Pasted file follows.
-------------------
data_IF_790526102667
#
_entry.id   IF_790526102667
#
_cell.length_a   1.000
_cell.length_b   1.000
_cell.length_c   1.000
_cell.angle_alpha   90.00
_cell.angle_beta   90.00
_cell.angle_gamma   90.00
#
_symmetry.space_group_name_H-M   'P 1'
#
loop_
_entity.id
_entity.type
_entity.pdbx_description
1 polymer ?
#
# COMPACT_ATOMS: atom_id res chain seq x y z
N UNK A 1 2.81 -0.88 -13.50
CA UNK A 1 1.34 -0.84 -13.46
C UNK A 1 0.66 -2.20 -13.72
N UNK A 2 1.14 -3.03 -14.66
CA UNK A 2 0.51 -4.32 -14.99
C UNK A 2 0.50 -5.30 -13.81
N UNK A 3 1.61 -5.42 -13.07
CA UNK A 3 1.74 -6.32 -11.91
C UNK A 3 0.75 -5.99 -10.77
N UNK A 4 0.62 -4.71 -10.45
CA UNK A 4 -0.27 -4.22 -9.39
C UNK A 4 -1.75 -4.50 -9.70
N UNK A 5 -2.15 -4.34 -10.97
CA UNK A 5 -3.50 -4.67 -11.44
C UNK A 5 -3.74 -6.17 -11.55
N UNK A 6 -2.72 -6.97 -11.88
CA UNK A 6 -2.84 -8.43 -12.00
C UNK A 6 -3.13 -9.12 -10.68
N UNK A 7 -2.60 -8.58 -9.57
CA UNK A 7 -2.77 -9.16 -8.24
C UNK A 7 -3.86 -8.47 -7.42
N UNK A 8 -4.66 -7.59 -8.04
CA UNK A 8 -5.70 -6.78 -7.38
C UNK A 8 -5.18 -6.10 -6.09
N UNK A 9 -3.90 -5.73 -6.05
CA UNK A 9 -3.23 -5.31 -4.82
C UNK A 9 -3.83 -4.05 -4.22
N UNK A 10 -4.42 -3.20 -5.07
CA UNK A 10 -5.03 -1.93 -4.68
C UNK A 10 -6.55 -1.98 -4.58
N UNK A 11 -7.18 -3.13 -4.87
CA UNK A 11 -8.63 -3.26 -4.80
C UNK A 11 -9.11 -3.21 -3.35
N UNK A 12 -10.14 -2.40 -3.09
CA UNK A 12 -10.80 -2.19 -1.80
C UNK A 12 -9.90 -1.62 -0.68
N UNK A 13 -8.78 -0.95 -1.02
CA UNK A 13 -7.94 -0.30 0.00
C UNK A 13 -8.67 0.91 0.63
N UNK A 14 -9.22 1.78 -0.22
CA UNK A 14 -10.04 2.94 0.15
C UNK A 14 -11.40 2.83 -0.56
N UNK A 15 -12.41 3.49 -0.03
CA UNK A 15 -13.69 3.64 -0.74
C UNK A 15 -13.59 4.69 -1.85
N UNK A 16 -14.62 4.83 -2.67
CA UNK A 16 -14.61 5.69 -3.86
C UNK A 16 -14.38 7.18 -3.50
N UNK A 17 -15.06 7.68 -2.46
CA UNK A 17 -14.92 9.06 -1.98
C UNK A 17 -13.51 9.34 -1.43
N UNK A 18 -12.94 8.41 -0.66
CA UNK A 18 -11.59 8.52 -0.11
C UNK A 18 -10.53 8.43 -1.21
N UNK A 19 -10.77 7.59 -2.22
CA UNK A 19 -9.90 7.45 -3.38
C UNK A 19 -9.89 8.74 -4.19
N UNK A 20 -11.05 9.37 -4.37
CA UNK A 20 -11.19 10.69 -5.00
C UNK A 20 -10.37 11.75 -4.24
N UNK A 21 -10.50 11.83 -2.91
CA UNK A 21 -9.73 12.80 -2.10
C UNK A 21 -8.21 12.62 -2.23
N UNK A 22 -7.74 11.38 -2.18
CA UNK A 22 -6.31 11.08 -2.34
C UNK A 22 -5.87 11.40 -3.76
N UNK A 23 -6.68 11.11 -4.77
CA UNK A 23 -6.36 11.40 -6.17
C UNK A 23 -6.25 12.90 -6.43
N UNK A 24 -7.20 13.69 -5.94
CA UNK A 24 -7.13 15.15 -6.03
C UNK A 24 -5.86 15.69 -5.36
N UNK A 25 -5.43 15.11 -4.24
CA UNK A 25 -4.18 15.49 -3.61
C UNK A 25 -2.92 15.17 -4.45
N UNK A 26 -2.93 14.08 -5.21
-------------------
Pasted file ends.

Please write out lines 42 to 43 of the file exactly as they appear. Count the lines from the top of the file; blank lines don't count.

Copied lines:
N UNK A 8 -4.66 -7.59 -8.04
CA UNK A 8 -5.70 -6.78 -7.38